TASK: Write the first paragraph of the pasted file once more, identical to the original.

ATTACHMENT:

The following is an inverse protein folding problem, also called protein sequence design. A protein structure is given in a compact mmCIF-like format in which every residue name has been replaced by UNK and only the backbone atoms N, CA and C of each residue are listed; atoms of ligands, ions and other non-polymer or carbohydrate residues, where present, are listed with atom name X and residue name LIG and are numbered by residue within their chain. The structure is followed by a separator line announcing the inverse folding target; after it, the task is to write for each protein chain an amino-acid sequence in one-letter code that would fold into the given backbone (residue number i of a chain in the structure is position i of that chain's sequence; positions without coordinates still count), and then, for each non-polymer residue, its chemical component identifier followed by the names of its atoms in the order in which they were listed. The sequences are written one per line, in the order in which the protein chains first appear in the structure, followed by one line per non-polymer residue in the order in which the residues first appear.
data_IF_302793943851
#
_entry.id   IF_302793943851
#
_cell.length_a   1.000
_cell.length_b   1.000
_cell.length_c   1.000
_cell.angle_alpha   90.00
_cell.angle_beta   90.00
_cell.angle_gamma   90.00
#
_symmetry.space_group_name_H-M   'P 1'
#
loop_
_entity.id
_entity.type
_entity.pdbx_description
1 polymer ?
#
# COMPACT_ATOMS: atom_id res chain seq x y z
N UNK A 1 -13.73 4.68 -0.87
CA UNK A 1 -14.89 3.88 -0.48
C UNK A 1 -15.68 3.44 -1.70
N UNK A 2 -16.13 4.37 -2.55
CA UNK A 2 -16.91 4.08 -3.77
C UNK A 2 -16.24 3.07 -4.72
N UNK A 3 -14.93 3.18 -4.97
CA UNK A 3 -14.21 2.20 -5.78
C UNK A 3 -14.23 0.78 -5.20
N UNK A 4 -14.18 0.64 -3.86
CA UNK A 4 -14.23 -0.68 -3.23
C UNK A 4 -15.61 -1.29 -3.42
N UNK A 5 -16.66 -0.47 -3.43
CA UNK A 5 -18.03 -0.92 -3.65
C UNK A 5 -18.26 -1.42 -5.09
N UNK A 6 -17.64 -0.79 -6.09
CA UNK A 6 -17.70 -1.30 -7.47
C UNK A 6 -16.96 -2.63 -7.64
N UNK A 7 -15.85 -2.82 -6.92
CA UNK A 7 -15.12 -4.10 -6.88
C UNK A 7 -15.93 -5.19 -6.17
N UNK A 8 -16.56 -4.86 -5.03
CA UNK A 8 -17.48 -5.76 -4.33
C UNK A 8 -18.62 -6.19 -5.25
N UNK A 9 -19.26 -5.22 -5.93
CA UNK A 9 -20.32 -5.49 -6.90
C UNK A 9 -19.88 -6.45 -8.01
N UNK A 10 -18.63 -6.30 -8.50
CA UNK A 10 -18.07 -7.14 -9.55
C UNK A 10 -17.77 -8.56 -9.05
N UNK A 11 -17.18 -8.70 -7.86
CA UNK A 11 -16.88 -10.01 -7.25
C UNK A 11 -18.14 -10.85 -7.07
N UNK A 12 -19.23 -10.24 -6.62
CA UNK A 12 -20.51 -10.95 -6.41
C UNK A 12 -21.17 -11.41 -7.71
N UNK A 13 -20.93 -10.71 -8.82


The following is an inverse protein folding problem, also called protein sequence design. A protein structure is given in a compact mmCIF-like format in which every residue name has been replaced by UNK and only the backbone atoms N, CA and C of each residue are listed; atoms of ligands, ions and other non-polymer or carbohydrate residues, where present, are listed with atom name X and residue name LIG and are numbered by residue within their chain. The structure is followed by a separator line announcing the inverse folding target; after it, the task is to write for each protein chain an amino-acid sequence in one-letter code that would fold into the given backbone (residue number i of a chain in the structure is position i of that chain's sequence; positions without coordinates still count), and then, for each non-polymer residue, its chemical component identifier followed by the names of its atoms in the order in which they were listed. The sequences are written one per line, in the order in which the protein chains first appear in the structure, followed by one line per non-polymer residue in the order in which the residues first appear.